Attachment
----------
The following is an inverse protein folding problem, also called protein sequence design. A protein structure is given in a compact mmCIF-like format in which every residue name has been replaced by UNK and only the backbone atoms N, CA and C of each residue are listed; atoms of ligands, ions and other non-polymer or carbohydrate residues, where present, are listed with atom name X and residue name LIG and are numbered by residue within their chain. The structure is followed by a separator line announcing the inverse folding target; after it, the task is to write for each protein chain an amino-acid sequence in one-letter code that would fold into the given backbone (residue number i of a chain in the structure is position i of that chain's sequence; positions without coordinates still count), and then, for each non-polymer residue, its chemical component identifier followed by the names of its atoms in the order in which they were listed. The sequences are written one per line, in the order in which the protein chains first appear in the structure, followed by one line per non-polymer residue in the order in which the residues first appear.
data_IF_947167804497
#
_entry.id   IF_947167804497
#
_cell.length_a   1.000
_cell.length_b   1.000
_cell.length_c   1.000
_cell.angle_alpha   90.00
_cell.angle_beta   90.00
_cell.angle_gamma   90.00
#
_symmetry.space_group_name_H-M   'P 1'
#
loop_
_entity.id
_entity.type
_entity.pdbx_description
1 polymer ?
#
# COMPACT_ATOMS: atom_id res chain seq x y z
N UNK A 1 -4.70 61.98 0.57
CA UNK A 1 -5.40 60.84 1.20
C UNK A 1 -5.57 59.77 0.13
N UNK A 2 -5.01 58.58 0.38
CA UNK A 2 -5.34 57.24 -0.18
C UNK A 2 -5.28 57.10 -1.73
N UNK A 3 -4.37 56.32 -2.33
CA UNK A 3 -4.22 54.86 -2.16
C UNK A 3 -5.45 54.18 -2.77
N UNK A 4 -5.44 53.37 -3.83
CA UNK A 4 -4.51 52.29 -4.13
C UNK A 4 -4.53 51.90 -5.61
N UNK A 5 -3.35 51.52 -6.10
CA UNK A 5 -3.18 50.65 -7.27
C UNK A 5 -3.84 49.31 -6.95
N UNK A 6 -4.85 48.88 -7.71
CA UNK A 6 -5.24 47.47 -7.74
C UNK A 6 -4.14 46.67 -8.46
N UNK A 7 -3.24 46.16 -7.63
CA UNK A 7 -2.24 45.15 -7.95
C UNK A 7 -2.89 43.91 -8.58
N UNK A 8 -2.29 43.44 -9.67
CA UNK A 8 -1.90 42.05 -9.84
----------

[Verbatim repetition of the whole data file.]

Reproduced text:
The following is an inverse protein folding problem, also called protein sequence design. A protein structure is given in a compact mmCIF-like format in which every residue name has been replaced by UNK and only the backbone atoms N, CA and C of each residue are listed; atoms of ligands, ions and other non-polymer or carbohydrate residues, where present, are listed with atom name X and residue name LIG and are numbered by residue within their chain. The structure is followed by a separator line announcing the inverse folding target; after it, the task is to write for each protein chain an amino-acid sequence in one-letter code that would fold into the given backbone (residue number i of a chain in the structure is position i of that chain's sequence; positions without coordinates still count), and then, for each non-polymer residue, its chemical component identifier followed by the names of its atoms in the order in which they were listed. The sequences are written one per line, in the order in which the protein chains first appear in the structure, followed by one line per non-polymer residue in the order in which the residues first appear.
data_IF_947167804497
#
_entry.id   IF_947167804497
#
_cell.length_a   1.000
_cell.length_b   1.000
_cell.length_c   1.000
_cell.angle_alpha   90.00
_cell.angle_beta   90.00
_cell.angle_gamma   90.00
#
_symmetry.space_group_name_H-M   'P 1'
#
loop_
_entity.id
_entity.type
_entity.pdbx_description
1 polymer ?
#
# COMPACT_ATOMS: atom_id res chain seq x y z
N UNK A 1 -4.70 61.98 0.57
CA UNK A 1 -5.40 60.84 1.20
C UNK A 1 -5.57 59.77 0.13
N UNK A 2 -5.01 58.58 0.38
CA UNK A 2 -5.34 57.24 -0.18
C UNK A 2 -5.28 57.10 -1.73
N UNK A 3 -4.37 56.32 -2.33
CA UNK A 3 -4.22 54.86 -2.16
C UNK A 3 -5.45 54.18 -2.77
N UNK A 4 -5.44 53.37 -3.83
CA UNK A 4 -4.51 52.29 -4.13
C UNK A 4 -4.53 51.90 -5.61
N UNK A 5 -3.35 51.52 -6.10
CA UNK A 5 -3.18 50.65 -7.27
C UNK A 5 -3.84 49.31 -6.95
N UNK A 6 -4.85 48.88 -7.71
CA UNK A 6 -5.24 47.47 -7.74
C UNK A 6 -4.14 46.67 -8.46
N UNK A 7 -3.24 46.16 -7.63
CA UNK A 7 -2.24 45.15 -7.95
C UNK A 7 -2.89 43.91 -8.58
N UNK A 8 -2.29 43.44 -9.67
CA UNK A 8 -1.90 42.05 -9.84